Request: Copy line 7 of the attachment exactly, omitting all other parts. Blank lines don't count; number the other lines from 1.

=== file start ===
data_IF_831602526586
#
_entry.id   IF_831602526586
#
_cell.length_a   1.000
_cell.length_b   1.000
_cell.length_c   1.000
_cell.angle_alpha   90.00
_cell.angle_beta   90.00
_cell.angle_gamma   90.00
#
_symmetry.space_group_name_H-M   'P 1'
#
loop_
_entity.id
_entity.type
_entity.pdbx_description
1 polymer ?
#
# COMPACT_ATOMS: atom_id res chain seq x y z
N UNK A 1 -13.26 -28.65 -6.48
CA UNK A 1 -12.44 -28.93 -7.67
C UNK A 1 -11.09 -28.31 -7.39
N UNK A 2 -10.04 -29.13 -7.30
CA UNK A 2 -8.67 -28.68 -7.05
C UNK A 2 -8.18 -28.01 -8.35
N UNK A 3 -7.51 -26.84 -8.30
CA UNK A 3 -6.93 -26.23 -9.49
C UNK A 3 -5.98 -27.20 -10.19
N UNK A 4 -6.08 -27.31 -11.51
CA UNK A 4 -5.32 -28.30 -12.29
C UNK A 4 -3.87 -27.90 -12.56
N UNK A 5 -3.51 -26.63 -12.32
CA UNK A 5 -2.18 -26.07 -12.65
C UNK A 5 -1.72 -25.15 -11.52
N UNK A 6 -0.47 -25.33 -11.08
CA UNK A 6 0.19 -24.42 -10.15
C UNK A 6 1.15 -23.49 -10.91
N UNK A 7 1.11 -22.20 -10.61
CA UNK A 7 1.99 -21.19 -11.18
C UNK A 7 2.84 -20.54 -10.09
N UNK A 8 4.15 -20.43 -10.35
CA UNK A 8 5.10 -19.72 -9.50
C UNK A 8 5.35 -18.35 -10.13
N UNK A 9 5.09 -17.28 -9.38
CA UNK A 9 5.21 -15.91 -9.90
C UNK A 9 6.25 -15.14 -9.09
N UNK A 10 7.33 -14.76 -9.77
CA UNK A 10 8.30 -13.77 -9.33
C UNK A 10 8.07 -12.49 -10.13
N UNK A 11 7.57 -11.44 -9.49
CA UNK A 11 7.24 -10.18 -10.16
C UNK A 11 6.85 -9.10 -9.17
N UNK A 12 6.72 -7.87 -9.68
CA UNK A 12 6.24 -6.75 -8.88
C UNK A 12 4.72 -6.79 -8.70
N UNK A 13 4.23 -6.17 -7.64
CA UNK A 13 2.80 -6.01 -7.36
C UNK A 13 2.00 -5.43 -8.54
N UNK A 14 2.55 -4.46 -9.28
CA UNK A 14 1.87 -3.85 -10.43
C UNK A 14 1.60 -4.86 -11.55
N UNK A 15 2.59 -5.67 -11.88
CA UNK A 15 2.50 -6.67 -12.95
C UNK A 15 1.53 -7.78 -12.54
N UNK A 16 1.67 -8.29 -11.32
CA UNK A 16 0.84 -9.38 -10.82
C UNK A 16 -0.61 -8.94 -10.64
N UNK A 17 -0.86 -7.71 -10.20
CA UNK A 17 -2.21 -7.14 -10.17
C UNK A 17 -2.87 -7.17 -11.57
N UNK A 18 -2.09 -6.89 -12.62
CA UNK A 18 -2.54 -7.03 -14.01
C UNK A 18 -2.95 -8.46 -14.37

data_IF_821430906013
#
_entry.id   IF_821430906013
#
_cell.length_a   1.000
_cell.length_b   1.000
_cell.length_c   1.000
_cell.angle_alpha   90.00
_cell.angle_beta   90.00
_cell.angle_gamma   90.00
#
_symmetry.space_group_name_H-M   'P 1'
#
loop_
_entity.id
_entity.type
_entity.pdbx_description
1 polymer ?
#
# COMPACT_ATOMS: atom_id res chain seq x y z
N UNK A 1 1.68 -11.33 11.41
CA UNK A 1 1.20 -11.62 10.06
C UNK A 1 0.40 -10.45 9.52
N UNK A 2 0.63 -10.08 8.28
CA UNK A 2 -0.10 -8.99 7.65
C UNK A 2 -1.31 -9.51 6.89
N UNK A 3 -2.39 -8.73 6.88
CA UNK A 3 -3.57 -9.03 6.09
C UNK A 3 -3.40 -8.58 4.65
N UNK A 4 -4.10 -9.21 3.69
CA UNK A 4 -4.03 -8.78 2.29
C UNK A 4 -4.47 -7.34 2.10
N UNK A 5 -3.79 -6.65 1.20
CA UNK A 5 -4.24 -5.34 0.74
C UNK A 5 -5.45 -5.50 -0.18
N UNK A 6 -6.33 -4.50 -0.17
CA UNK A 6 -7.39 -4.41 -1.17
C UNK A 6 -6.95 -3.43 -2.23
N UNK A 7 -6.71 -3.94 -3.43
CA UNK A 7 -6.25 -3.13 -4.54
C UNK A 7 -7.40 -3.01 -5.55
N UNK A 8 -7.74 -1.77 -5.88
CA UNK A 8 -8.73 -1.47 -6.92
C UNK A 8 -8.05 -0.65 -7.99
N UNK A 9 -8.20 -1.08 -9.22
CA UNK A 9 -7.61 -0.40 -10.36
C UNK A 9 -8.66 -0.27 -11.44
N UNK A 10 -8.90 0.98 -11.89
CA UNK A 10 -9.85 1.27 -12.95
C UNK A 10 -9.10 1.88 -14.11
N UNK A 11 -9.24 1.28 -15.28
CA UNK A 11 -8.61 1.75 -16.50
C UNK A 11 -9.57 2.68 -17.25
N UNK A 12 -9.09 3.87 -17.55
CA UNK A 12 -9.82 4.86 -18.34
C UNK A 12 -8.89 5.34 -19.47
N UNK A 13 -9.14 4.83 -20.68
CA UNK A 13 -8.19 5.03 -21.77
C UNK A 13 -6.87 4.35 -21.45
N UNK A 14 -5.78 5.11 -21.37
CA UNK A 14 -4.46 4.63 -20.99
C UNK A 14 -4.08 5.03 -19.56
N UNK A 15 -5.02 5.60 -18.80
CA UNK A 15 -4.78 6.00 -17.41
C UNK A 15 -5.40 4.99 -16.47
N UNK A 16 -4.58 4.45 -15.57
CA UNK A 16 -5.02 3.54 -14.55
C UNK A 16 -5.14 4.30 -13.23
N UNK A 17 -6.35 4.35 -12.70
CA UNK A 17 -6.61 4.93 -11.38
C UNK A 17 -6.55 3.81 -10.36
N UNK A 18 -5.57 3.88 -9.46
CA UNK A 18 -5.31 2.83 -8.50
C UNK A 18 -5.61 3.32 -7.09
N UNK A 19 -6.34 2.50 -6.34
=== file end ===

_cell.length_c   1.000